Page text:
• Getting medical help
  • One form of exercise per day
  • Travelling to and from work if you cannot work from home
With regards to the fourth point, that's currently me. It's hardly essential work, but my being in the office to keep the servers and networks up and connected to the Internet means that our other twelve staff can all work from home. There is one other member of technical staff in the building with me to assist. With 4000 square feet of office space between the two of us it's very easy to maintain our distance. We occasionally wave to each other when we pass from opposite ends of the building. 

All this means that our company survives, our staff continue to remain employed and contributing to the economy and our customers continue to benefit from our service, which in turn helps them continue to do business themselves. I realise how lucky we are, so far at least, and how difficult a lot of folk less fortunate than us, many friends and family included, are finding things at the moment.

I also feel like a bit of a pariah, which might explain a little as to why I felt I had to justify my current circumstances and the fact I'm still working 9 til 5 each day. There are a lot of "key workers" delivering "essential services" to the country at the moment. My wife, who works in food retail (includes alcohol!) is one of them. Our company primarily services the insurance industry, so I'm not sure we could argue we're an essential service as such, although for as long as insurance remains a competitive market I guess we are an essential part of that service for our clients and their ability to deliver to their customers.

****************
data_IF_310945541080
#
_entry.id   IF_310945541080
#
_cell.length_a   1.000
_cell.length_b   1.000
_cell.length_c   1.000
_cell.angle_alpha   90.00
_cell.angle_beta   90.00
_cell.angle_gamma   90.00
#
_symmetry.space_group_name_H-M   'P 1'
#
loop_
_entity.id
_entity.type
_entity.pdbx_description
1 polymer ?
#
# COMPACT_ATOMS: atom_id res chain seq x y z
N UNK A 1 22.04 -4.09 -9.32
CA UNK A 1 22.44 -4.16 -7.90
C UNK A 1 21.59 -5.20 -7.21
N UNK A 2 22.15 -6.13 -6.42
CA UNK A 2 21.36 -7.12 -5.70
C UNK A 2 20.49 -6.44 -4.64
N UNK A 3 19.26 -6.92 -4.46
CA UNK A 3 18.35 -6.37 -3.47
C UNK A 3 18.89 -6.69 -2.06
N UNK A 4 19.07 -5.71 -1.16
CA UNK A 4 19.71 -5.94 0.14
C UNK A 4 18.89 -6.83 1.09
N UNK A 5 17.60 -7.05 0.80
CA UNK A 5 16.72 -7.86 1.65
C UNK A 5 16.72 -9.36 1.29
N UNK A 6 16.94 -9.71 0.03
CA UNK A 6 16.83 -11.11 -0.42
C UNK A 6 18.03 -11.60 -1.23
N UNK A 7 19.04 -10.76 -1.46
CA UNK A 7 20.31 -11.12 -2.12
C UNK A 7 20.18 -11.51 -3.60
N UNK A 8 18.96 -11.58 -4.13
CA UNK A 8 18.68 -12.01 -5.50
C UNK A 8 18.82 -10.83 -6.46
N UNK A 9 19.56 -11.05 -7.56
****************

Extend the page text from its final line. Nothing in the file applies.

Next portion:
But in any case, we can, with very minimal risk, continue to operate a pretty much uninterrupted service. So I think it's very important, for many reasons, that we do just that.

Ironically, Nikki's currently taking a week's leave, although she's on call and has to go in to help out when they get their (currently much more regular than usual) deliveries. I was supposed to be on leave too; had the year proceeded as planned, we'd currently be somewhere west of Fowey with Dad and Calstar. However, under the circumstances, I figured it was best I cancelled my leave for now.

Calstar is a weight on my mind at the moment.

She's currently berthed in Queen Anne's Battery in Plymouth, which has been her home for the last couple of years. This year we decided to move her to the more sheltered cover of neighbouring Sutton Harbour. So just before Christmas we arranged and paid for an annual berthing contract for 2020 in Sutton that would go into effect when the 2019 contract with QAB expired.

At the end of March.

At the beginning of last week, when the advice was still vestigial and advisory, maintain social distance, self isolate for 14 days if anybody in the household shows symptoms, etc, I observed the media hysteria, social, tabloid and otherwise, generated by the entirely predictable reaction of the crowd to a particularly sunny spring Sunday, and realised things were likely going to become a lot more draconian.

Monday lunchtime I called Dad and suggested we headed down to Plymouth the following morning to move Calstar to her new marina, rather than waiting for the weekend as we'd originally planned. At 2030 Monday evening they announced the lockdown with immediate effect and our plans were scuppered. I really should've acted the moment I thought of it.